Jobs in Switzerland: Foreigners 'less likely to be hired than Swiss nationals'
Swiss recruiters discriminate against foreign nationals on employment websites, a new large-scale study shows.
An analysis by the Swiss National Science Foundation showed that, on average, foreigners were 6.5 percent less likely than Swiss nationals to be contacted by recruiters for an interview.
“This discrimination was particularly pronounced among immigrants from the Balkans, Africa, the Middle East and Asia, who often have to battle prejudice”, said Daniel Kopp, an economist at the Swiss Institute for Business Cycle Research, who participated in the study that analysed more than three million decisions made by recruiters over 10 months.
The research team also found that foreign jobseekers had less chance to be called for an interview around noon and late in the day, when recruiters typically spend less time evaluating CVs.
“This pattern supports the hypothesis that unconscious discrimination plays a certain role”, Kopp said.
This is not the first study spotlighting discrimination in employment practices.
Similar research carried out in October 2019 found that people who are not of Swiss origin have less chances of getting a job.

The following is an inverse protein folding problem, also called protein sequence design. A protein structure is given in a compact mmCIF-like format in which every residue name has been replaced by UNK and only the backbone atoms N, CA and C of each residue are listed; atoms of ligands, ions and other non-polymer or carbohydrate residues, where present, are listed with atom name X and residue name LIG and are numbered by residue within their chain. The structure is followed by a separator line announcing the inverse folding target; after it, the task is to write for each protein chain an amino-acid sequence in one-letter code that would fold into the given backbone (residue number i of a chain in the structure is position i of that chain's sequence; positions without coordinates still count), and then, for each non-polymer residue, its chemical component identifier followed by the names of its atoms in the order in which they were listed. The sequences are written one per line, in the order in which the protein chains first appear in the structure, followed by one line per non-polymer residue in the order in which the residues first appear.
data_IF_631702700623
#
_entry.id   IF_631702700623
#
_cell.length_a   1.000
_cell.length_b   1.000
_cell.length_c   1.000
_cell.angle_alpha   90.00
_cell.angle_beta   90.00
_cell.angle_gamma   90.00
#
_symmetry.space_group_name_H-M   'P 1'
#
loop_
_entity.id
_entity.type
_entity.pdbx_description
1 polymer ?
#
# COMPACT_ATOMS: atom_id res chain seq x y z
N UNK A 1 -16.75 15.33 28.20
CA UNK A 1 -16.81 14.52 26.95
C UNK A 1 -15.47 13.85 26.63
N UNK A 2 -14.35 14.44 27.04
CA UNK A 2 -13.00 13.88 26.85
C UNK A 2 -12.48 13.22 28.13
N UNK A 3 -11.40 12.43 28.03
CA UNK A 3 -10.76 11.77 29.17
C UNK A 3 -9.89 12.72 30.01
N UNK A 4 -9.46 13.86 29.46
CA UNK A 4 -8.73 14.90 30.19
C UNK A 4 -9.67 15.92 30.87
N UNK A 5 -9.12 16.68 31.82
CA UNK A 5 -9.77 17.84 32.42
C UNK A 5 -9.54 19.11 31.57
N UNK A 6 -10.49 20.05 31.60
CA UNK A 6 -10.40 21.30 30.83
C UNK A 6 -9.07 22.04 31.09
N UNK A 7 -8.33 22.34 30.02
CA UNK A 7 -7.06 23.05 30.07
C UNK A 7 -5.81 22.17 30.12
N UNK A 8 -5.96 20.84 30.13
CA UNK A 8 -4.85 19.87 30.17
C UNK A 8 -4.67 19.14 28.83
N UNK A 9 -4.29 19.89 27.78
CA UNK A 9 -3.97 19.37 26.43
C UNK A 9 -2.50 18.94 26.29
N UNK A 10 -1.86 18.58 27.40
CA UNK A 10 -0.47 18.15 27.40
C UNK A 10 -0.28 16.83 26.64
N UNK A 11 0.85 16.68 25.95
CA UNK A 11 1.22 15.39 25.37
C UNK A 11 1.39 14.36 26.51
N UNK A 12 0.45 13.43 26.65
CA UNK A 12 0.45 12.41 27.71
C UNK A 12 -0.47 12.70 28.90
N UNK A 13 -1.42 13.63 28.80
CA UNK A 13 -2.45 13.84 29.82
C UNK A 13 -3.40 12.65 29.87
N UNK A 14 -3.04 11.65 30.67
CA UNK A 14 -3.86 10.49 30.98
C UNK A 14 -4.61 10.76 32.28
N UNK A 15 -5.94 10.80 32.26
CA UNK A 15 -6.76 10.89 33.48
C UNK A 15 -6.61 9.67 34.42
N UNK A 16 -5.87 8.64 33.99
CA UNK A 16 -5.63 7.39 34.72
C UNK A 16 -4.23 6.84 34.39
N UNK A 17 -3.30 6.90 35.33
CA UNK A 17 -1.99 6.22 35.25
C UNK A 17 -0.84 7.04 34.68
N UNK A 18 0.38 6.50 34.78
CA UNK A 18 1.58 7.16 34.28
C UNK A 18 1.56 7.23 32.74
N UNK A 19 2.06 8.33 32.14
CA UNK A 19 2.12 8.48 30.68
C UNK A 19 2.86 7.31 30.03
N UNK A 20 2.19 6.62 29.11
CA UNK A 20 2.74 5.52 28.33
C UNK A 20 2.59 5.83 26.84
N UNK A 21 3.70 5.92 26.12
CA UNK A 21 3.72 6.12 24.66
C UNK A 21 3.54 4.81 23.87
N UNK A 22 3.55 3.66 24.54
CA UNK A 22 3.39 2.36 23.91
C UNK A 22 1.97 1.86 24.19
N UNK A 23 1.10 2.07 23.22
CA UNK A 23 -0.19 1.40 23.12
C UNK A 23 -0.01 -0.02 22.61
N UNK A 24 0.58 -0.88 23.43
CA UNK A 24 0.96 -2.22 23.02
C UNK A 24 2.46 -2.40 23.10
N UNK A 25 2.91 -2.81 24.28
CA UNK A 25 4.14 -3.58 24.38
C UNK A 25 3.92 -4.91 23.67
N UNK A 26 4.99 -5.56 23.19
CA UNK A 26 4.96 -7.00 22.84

This study by National Center of Competence in Research, which analyses migration and mobility in Switzerland, revealed that immigrants who become Swiss citizens but who have distinctly foreign names or are visibly of other ethnic backgrounds, don’t have the same opportunities to get hired as their native Swiss counterparts.
They must submit 30 percent more applications than native Swiss candidates in order to be invited to a job interview — even if their qualifications are the same, the study found.
"While employment rates and wages of immigrants are high in international comparison, immigrants are still disadvantaged: their unemployment rates are higher and salaries are lower than those of native Swiss”, the study’s authors concluded.
Out of Switzerland’s 8.6 million residents, 2.176 million are foreign nationals. That number doesn’t include about 330,000 cross-border workers who commute daily to their Swiss jobs from France, Italy, Germany, and Austria.